Algal bloom

Algal bloom is a phenomenon where certain genera of algae (notably Alexandrium and Karenia) or cyanobacteria ("blue-green algae") reproduce explosively. When the species involved produce toxins, which often is the case, this makes the water unusable and possibly dangerous.

Understand

Accumulated cyanobacteria bloom.

Although most such "blooming" species are microscopic, the concentrations are big enough to change the colour of the water and often give the impression of flakes. For cyanobacteria the result is green, for some algae red ("red tides"). It has been argued that one of the plagues described in the bible where the Nile supposedly turned into blood, refers to an algal bloom, if the event is historic at all.

The bloom is a result of favourable conditions, such as large amounts of nutrients and suitable weather. It is not related to flowers, the species involved reproduce in other ways.

The involved classes of organisms are not necessarily harmful in general. Indeed, cyanobacteria are believed to have made the earth inhabitable for species breathing oxygen, and the chloroplasts in algae and plants (allowing them to use sunlight to produce nutrients) may have originated from a symbiotic relation with cyanobacteria.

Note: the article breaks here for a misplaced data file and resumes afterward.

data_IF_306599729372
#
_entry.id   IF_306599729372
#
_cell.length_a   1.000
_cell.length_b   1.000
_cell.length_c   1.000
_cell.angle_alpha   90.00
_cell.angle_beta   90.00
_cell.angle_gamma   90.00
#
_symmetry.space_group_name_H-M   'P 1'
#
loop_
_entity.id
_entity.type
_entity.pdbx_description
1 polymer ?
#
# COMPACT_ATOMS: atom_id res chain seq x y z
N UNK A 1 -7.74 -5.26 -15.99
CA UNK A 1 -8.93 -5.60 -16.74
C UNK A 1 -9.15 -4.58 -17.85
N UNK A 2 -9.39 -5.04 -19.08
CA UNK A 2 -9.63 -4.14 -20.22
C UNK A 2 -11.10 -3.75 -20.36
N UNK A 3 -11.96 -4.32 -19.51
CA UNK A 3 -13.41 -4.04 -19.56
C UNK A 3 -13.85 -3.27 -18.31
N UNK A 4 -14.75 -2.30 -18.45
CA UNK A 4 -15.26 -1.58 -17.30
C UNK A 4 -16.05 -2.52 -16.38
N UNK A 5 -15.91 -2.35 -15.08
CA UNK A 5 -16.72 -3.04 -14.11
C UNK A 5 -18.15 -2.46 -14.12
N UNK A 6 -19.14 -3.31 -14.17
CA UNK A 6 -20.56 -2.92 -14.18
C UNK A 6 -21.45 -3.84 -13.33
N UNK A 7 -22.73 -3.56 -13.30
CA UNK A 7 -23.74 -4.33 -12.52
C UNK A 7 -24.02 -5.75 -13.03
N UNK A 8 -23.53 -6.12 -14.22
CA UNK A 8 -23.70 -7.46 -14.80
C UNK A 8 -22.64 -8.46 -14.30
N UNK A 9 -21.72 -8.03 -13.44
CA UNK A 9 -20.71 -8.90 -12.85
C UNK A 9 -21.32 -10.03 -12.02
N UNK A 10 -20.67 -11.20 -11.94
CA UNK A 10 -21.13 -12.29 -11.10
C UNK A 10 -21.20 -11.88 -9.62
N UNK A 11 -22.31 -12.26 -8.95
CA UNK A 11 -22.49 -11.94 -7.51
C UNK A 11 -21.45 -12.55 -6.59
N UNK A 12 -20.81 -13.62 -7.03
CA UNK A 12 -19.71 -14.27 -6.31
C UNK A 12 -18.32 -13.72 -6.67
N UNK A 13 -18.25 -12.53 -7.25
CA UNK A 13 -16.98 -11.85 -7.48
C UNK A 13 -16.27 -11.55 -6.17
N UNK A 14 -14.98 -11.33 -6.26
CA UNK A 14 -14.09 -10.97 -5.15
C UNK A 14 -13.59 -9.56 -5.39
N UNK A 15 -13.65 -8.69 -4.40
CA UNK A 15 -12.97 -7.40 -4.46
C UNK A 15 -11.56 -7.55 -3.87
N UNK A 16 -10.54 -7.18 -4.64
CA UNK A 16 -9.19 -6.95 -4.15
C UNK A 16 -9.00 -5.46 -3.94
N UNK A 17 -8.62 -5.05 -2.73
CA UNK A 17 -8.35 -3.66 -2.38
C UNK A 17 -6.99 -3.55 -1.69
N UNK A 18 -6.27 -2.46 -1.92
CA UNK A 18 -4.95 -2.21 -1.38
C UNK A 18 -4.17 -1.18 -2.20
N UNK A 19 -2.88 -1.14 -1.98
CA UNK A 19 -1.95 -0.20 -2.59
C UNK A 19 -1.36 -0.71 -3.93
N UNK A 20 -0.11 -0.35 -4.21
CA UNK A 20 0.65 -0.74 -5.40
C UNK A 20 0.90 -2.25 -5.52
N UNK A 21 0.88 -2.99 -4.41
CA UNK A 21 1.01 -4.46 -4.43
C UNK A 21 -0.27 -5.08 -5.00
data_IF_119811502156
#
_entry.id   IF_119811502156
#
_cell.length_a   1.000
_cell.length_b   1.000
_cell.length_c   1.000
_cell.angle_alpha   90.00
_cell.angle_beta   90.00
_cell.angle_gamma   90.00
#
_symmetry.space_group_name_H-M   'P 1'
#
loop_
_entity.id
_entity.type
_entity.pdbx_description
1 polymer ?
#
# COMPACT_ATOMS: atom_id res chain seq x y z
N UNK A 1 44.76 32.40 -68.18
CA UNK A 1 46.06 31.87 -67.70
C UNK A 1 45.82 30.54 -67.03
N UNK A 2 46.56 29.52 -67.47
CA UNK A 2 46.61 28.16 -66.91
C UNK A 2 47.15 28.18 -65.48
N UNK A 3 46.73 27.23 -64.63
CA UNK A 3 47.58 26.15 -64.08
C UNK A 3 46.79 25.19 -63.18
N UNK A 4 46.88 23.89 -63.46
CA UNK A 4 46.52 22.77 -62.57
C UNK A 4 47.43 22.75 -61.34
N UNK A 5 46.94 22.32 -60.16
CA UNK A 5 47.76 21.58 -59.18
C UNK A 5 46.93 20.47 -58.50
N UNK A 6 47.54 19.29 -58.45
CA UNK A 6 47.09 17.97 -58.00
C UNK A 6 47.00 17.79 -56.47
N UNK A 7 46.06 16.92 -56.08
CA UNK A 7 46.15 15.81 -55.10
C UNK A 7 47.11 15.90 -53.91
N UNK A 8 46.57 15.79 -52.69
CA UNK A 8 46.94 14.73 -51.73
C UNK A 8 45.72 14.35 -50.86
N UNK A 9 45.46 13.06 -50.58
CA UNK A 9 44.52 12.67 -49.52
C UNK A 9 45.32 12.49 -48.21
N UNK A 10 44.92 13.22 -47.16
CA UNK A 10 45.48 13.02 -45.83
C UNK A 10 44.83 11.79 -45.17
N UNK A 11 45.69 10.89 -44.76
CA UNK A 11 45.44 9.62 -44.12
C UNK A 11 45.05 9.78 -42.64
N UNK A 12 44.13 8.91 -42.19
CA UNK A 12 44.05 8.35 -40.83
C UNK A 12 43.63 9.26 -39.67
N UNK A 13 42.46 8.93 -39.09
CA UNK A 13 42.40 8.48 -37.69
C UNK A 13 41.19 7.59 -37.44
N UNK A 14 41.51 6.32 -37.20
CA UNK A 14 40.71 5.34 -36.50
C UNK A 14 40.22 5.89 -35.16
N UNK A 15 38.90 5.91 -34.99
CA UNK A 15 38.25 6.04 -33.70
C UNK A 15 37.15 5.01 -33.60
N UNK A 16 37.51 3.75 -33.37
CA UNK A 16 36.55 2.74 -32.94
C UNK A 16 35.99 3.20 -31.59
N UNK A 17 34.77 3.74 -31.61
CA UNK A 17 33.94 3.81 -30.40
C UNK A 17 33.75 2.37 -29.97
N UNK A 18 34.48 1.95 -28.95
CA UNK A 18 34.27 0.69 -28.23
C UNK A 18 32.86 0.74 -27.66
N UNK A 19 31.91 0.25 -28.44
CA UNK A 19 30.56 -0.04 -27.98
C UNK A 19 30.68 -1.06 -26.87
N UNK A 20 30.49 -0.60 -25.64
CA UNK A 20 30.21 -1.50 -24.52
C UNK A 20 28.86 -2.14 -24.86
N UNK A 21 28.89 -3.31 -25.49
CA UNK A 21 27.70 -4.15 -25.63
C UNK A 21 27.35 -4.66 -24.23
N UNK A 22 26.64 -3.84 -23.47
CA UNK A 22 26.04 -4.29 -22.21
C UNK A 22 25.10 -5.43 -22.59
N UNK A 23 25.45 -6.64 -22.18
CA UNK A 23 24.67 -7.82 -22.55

Stay safe

Water with visible amounts of cyanobacteria should not be consumed. Boiling does not help. Swimming in water with moderate amounts is not dangerous per se, but especially small children may accidentally swallow some water, so should be kept away. Animals such as dogs will try to clean themselves afterwards by licking, which will cause them to swallow significant amounts of the toxins. The water can also irritate the skin, so taking a shower afterwards is recommended.

Some organisms consuming the blooming species, such as shellfish, may accumulate the toxins and thus themselves become unhealthy.

In many places bathing in algae infected bodies of water is prohibited and you should heed the advice of local authorities, even though they might err on the side of caution in some places.

See also

This article is issued from Wikivoyage - version of the Saturday, November 07, 2015. The text is available under the Creative Commons Attribution/Share Alike but additional terms may apply for the media files.